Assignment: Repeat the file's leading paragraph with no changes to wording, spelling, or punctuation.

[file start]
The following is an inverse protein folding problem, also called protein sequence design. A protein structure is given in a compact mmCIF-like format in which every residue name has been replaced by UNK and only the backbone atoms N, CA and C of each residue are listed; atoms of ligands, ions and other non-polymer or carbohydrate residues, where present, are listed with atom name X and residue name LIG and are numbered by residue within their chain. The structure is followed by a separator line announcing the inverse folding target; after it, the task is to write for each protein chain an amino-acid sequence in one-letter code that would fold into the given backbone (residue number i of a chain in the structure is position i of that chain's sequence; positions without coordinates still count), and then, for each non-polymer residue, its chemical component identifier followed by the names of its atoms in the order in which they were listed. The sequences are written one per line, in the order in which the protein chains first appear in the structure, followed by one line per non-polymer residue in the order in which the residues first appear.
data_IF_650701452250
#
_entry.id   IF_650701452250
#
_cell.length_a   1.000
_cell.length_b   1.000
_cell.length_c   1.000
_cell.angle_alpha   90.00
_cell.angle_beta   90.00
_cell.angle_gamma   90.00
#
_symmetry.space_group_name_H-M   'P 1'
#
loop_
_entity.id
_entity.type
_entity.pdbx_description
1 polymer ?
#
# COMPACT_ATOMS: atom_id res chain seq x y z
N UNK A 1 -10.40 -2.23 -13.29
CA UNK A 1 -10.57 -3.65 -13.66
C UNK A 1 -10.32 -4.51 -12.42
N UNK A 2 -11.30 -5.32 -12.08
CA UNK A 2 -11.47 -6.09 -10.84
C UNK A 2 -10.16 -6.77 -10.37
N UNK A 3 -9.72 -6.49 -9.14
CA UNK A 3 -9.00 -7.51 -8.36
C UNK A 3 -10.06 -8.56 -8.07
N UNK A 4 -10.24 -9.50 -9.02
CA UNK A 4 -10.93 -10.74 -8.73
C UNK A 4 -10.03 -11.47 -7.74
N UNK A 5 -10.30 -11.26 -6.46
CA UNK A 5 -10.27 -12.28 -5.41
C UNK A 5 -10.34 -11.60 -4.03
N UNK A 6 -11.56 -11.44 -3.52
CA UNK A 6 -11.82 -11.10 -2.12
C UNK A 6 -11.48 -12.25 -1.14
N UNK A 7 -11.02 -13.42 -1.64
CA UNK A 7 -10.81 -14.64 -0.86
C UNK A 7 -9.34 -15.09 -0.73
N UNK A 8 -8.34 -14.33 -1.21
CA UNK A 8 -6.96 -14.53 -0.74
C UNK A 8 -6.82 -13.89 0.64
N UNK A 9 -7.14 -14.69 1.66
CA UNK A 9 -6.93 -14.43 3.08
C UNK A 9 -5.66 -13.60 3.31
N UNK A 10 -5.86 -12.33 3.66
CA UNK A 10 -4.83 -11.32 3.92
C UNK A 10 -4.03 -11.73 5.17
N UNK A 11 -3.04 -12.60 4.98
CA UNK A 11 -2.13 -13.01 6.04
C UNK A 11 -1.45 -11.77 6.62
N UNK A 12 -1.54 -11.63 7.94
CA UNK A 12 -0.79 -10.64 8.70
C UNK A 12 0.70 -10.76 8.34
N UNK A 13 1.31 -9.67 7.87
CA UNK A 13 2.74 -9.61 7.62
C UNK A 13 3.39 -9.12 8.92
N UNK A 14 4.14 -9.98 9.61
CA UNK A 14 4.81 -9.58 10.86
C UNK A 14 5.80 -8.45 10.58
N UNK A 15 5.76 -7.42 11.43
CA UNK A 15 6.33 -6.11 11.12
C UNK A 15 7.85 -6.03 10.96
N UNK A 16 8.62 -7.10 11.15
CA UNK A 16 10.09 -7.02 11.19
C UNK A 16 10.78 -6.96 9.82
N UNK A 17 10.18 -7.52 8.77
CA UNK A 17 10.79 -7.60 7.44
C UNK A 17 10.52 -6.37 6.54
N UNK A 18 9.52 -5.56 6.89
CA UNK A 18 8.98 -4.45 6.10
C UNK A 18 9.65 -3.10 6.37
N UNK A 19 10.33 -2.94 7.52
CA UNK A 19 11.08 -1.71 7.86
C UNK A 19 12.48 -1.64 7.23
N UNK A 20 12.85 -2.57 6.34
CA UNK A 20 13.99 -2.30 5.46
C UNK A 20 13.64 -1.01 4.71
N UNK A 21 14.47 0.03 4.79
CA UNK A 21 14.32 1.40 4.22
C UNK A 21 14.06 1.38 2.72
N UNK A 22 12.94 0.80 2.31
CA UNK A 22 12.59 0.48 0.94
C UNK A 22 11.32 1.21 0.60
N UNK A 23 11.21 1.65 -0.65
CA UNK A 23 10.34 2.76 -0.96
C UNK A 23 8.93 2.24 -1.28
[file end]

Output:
The following is an inverse protein folding problem, also called protein sequence design. A protein structure is given in a compact mmCIF-like format in which every residue name has been replaced by UNK and only the backbone atoms N, CA and C of each residue are listed; atoms of ligands, ions and other non-polymer or carbohydrate residues, where present, are listed with atom name X and residue name LIG and are numbered by residue within their chain. The structure is followed by a separator line announcing the inverse folding target; after it, the task is to write for each protein chain an amino-acid sequence in one-letter code that would fold into the given backbone (residue number i of a chain in the structure is position i of that chain's sequence; positions without coordinates still count), and then, for each non-polymer residue, its chemical component identifier followed by the names of its atoms in the order in which they were listed. The sequences are written one per line, in the order in which the protein chains first appear in the structure, followed by one line per non-polymer residue in the order in which the residues first appear.